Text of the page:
As ever, please use the comments box to say what you mean by Other, or anything else that’s on your mind.

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Working on the second Gelfand book

December 4th, 2015 16 comments

Boris and I joked to each other about when people would pick up on the fact that we would write more than one book together, something that became very clear to me the moment he presented the material he wanted to go over in the first session we did together.

It happened already on the day that the Forward Chess book was released. There is a comment in the book that refers to “a later volume”. Someone asked me on Facebook if this meant that there would be more books. It does. For a start, we are working on Dynamic Decision Making in Chess. We have talked about the structure of the book and have already recorded Boris’s part of a few games. I am especially keen on the notes to game six in his match in 2011 in Kazan against Alexander Grischuk. At least I am trying to be, because I am currently writing them down!

You may be wondering – does this lead to a delay in Thinking Inside the Box? I have to confess that it will. I am working on many projects; helping out a bit here and there. It fits well with my private circumstances at the moment. I need to build up the energy for tackling this big, big project I have in my head and my notes…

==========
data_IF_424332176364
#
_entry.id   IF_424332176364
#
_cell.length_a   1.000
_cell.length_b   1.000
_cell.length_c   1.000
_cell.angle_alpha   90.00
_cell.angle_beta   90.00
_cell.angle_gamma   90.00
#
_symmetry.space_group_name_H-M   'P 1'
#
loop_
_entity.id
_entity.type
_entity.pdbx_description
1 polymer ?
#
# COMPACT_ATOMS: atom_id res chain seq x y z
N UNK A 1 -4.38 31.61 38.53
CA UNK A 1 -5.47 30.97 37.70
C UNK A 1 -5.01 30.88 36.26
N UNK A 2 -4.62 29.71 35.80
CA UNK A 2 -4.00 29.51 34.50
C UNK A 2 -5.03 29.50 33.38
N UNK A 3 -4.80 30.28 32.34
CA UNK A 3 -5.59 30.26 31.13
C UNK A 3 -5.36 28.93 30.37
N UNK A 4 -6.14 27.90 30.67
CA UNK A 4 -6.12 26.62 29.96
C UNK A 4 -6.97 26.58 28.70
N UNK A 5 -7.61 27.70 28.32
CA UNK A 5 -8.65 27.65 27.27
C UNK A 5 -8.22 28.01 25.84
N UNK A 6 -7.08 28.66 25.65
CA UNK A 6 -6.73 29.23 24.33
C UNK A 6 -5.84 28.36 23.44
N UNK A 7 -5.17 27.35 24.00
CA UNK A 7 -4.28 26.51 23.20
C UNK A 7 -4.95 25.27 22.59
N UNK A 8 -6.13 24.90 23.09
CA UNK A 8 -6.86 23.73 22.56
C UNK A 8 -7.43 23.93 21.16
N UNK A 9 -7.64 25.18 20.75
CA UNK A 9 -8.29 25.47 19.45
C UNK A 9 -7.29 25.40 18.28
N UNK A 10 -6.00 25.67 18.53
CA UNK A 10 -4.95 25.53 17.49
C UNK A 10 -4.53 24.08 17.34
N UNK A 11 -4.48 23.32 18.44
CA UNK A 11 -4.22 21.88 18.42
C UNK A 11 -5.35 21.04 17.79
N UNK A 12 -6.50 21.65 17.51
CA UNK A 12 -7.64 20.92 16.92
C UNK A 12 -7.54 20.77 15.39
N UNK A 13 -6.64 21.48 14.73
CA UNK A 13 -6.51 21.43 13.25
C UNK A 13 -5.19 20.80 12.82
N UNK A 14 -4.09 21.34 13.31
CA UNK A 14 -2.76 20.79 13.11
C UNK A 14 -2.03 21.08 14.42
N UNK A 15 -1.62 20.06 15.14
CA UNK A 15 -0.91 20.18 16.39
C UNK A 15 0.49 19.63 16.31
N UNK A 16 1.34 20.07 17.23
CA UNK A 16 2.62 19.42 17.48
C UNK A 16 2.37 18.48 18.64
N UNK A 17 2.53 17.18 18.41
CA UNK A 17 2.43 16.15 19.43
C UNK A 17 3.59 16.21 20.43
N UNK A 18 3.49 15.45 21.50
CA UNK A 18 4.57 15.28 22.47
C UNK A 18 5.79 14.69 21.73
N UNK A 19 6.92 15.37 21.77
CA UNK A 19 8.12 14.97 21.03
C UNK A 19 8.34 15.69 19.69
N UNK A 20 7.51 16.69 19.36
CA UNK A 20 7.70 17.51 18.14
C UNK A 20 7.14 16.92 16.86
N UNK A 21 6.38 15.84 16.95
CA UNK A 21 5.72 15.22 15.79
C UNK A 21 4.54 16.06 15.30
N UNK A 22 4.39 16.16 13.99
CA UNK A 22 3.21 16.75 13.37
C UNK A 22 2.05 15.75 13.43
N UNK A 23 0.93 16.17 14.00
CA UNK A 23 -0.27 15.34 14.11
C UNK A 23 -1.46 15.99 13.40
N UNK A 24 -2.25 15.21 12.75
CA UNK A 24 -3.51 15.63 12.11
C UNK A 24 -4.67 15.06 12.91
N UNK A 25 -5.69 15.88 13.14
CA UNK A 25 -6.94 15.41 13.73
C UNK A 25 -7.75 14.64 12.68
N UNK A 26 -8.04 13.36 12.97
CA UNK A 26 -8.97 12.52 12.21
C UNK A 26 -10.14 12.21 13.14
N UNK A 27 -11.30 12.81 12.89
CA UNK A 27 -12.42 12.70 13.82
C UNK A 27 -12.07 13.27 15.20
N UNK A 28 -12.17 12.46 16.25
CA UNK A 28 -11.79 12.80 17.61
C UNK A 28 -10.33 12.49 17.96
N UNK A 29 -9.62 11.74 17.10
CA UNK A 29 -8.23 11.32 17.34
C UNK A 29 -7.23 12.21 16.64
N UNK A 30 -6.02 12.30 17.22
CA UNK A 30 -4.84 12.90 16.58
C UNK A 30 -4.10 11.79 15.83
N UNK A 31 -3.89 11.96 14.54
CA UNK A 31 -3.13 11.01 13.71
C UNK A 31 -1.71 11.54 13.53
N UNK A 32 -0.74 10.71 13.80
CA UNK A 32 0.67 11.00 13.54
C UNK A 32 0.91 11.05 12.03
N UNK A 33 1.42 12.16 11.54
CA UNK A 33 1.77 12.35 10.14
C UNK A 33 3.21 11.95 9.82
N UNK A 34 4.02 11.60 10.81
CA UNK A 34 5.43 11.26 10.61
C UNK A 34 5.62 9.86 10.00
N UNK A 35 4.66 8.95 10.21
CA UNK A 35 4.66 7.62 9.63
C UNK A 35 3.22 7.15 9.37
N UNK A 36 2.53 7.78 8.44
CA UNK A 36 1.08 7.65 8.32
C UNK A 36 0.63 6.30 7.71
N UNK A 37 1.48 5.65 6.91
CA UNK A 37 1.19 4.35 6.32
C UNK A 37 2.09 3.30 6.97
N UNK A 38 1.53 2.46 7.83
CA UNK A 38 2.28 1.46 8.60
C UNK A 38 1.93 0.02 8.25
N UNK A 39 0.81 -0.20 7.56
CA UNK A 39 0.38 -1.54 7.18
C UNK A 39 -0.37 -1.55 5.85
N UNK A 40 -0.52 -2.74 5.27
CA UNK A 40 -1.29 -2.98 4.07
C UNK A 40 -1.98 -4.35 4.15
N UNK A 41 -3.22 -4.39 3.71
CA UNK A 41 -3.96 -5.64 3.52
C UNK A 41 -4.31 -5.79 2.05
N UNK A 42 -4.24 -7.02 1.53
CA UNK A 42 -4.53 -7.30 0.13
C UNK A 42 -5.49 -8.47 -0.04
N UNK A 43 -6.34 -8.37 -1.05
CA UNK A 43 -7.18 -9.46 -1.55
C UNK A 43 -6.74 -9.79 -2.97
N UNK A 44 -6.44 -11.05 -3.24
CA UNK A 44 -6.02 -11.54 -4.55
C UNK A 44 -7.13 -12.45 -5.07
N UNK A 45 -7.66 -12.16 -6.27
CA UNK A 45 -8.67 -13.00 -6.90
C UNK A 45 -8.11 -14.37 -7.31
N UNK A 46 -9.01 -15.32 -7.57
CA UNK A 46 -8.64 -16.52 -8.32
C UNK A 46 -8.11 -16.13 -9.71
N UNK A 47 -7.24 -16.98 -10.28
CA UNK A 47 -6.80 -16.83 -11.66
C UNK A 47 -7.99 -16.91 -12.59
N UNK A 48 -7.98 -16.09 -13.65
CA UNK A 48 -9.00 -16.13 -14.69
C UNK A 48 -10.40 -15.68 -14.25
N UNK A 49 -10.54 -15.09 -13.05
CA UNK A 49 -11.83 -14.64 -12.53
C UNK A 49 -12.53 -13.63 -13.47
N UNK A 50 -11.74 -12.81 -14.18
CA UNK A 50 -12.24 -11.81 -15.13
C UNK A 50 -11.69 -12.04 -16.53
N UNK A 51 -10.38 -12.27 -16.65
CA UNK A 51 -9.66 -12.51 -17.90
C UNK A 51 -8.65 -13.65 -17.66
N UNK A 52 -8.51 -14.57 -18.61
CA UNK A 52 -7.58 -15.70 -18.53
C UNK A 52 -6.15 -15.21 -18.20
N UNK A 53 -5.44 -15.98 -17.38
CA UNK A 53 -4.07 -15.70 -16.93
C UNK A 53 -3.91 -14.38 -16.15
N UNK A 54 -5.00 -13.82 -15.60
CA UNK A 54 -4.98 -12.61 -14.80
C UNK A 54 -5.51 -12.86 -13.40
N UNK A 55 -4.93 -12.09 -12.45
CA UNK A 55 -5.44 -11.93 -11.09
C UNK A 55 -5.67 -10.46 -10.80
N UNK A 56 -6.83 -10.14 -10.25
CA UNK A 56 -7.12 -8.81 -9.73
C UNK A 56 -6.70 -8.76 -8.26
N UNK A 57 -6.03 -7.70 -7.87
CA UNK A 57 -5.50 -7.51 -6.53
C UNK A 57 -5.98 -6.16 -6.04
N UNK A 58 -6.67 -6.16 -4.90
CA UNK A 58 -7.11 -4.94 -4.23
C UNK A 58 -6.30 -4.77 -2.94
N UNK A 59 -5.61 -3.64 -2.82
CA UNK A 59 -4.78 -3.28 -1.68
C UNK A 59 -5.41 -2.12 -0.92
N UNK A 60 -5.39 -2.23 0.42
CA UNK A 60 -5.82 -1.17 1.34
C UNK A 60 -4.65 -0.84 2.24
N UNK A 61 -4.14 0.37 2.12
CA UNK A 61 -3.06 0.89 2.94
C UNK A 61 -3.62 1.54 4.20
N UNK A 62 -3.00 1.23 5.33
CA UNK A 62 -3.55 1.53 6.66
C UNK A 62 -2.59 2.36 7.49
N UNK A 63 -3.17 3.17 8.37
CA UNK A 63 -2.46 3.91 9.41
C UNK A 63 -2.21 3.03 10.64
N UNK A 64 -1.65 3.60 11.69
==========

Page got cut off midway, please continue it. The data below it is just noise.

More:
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What does the World Champion actually earn?

December 4th, 2015 7 comments

Generally, it is known what a chess player earns for playing in a tournament. The first prize is listed and the appearance fee is usually enough to cover travel and a bit more, with accommodation and food often supplied by the organisers. For lower-ladder GMs such as myself, this is frequently all that is offered, although I get £300 for one tournament I frequently play and £500 for the Danish Championship.

I have always felt blessed that people pay me to play chess. I have never been a devoted professional and the organisers are usually working for free in Northern Europe, because they like chess and the sponsors are entirely philanthropic.

But there are serious players out there as well. People who make their living from playing chess. They go from open tournament to open tournament, struggling to make ends meet.

The best players go from this nomadic existence to a super-league of highly-paid tournaments. In his interview about Norwegian Chess, Topalov explained his relaxed attitude to chess these days as “last prize is $15,000”, which is certainly a better prize than I have ever received…

I talked to a top 20 player once, who said he got £5000 in appearance fee for his latest tournament, but rushed to tell me that this was of course very, very good. Life outside the top tournaments is doable, but it is not gilded.

But what about Magnus Carlsen, World Champion, fashion icon and national hero? Surely this must be good business? Obviously, we would never be able to find out what Anand, Kramnik and Topalov earn, as they live in countries where such information is not easily accessible. But Carlsen lives in Norway, where everything is out in the open.

Read more…